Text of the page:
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...Whitners Autoplex Prices Differ from the National Average Team D RES 341 April 18, 2012 Dr. Leroy Paul Whitners Autoplex Prices Differ from the National Average Intro Research Process Consumers purchase new vehicles for many reasons: practicality, functionality, or as a status symbol. Trying to fill that need, Whitners Autoplex is an auto dealer that sells import and domestic automobiles (Lind, Marchal & Wathen, 2008). Buyers, ages 20 to 59, have purchased vehicles at Whitners. Team D, after reviewing the provided data, knows that over the past couple years the car dealer’s average selling price for an automobile was $22,000. Team D’s null hypothesis states that the selling prices in the data set remain unchanged from the established $22,000 average. However, Team D has faith that its alternate hypothesis that the average has changed will prevail. The following will provide the purpose of the research, problem definition, research hypothesis, and a look ahead to the following weeks concerning the study. Using historic and current data, Team D intends to prove the $22,000 average price of a car has changed, and most likely increased due to many factors. If Team D’s alternate hypothesis proves true, then Whitners Autoplex has been charging far more less than surrounding, or even nationwide, auto dealers. Knowing the average cost of a vehicle is important to auto dealers because profit is what allows a business to prosper and......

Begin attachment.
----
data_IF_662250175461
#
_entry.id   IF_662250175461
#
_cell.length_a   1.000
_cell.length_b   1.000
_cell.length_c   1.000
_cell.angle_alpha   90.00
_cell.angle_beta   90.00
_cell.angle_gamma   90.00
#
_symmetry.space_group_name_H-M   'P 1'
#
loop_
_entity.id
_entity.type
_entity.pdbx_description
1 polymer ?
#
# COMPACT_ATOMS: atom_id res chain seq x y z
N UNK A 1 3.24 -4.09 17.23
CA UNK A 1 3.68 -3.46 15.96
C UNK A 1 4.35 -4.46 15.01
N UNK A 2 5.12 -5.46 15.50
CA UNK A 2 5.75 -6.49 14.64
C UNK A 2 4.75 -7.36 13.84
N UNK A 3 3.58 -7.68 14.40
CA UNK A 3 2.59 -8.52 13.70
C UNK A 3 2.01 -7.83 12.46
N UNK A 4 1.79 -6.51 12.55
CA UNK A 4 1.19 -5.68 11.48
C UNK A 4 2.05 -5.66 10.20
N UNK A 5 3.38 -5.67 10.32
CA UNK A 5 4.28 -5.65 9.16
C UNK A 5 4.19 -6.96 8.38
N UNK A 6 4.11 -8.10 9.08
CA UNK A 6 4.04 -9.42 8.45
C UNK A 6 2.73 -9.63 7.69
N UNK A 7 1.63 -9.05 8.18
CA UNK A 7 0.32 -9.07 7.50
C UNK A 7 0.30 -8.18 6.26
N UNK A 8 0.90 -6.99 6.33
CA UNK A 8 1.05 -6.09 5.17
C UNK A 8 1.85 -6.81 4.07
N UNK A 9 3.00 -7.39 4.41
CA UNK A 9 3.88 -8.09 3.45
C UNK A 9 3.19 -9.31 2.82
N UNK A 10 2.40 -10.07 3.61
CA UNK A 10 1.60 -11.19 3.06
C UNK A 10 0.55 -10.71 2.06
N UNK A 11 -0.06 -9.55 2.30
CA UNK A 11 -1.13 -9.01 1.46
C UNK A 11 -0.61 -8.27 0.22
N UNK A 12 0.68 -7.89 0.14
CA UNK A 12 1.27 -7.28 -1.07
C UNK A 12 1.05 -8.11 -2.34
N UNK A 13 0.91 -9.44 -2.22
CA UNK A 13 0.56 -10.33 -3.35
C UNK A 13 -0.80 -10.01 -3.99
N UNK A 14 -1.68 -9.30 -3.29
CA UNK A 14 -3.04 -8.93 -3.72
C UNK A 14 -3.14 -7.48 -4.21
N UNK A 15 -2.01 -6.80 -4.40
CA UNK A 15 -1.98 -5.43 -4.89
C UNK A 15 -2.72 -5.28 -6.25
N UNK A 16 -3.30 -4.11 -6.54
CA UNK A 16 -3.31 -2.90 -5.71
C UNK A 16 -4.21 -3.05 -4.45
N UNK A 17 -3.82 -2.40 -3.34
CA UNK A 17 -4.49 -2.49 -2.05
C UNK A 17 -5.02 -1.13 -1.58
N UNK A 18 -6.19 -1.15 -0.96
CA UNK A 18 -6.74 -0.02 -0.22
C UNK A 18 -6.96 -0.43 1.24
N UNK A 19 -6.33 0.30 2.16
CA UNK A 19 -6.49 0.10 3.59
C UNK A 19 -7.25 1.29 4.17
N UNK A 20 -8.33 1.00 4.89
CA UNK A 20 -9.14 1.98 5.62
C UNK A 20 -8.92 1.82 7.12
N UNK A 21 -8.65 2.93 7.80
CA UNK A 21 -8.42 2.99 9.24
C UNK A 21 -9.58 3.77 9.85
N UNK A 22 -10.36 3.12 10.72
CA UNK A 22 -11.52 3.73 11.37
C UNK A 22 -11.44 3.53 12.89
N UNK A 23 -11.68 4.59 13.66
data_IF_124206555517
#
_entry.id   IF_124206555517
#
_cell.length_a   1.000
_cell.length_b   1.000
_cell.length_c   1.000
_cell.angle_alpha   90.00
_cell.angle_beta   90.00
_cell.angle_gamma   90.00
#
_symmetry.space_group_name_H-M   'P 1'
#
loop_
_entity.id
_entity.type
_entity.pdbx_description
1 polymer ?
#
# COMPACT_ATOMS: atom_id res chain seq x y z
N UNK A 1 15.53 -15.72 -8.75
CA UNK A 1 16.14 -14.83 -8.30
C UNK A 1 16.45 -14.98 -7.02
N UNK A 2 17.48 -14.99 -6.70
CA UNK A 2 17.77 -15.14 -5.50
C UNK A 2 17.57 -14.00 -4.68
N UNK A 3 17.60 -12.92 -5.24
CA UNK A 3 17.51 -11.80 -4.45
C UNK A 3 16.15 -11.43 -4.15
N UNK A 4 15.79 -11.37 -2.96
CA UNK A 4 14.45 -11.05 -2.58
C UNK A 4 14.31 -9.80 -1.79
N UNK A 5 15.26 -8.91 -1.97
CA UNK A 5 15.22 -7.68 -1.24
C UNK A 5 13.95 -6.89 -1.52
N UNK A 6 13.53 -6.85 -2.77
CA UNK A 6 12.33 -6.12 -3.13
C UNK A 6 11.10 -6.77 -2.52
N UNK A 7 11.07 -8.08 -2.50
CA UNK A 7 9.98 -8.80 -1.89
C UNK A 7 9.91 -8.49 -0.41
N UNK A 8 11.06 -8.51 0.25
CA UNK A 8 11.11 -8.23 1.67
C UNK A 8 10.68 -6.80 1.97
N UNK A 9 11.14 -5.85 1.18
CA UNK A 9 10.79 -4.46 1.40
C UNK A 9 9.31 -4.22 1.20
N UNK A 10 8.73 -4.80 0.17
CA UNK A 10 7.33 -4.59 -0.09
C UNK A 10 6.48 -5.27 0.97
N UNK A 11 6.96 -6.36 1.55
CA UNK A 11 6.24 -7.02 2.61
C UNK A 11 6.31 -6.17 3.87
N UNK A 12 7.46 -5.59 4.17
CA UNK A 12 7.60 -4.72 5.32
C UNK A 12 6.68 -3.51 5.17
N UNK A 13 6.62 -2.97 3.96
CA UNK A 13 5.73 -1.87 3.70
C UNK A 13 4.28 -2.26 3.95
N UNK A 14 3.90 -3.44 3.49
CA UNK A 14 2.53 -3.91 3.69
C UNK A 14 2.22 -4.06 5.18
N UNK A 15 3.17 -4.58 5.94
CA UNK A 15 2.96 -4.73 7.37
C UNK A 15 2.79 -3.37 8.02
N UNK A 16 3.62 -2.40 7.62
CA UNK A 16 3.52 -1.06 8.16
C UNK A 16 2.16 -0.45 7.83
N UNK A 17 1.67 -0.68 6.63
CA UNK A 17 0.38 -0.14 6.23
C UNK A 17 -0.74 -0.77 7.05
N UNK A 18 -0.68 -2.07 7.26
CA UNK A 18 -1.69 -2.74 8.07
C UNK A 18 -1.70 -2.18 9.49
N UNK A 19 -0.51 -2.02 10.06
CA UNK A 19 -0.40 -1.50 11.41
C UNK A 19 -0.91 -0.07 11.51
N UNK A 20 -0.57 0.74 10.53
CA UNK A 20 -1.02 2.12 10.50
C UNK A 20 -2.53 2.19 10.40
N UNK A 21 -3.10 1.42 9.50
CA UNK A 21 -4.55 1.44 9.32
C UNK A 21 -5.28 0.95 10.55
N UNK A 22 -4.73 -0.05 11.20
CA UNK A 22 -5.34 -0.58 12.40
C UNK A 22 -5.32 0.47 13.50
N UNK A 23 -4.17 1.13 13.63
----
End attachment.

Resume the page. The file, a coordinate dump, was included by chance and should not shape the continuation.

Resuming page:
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...Chapter 9 Hypothesis Tests Solutions: 6. a. H0: μ ≤ 1 Ha: μ > 1 b. Claiming μ > 1 when it is not. This is the error of rejecting the product’s claim when the claim is true. Concluding μ ≤ 1 when it is not. In this case, we miss the fact that the product is not meeting its label specification. H0: μ ≤ 8000 Ha: μ > 8000 b. Research hypothesis to see if the plan increases average sales. The label claim or assumption. c. 7. a. Claiming μ > 8000 when the plan does not increase sales. A mistake could be implementing the plan when it does not help. Concluding μ ≤ 8000 when the plan really would increase sales. This could lead to not implementing a plan that would increase sales. z= x − μ0 = 26.4 − 25 6 / 40 = 1.48 c. 10. a. b. σ/ n Upper tail p-value is the area to the right of the test statistic Using normal table with z = 1.48: p-value = 1.0000 - .9306 = .0694 Using Excel: p-value = 1 - NORMSDIST(1.48) = .0694 c. d. p-value > .01, do not reject H0 Reject H0 if z ≥ 2.33 1.48 < 2.33, do not reject H0 11. a. b. z= x − μ0 σ/ n = 14.15 − 15 3 / 50 = −2.00 Because z < 0, p-value is two times the lower tail area Using normal table with z = -2.00: p-value = 2(.0228) = .0456 9-1 Chapter 9 Using Excel: p-value = 2*NORMSDIST(-2.00) = .0456 c. d. p-value ≤ .05, reject H0 Reject H0 if z ≤ -1.96 or z ≥ 1.96 -2.00 ≤ -1.96, reject H0 15. a. H0: μ ≥ 1056 Ha: μ < 1056 b. z= x − μ0 = 910 − 1056 1600 / 400 = −1.83 σ/ n Lower......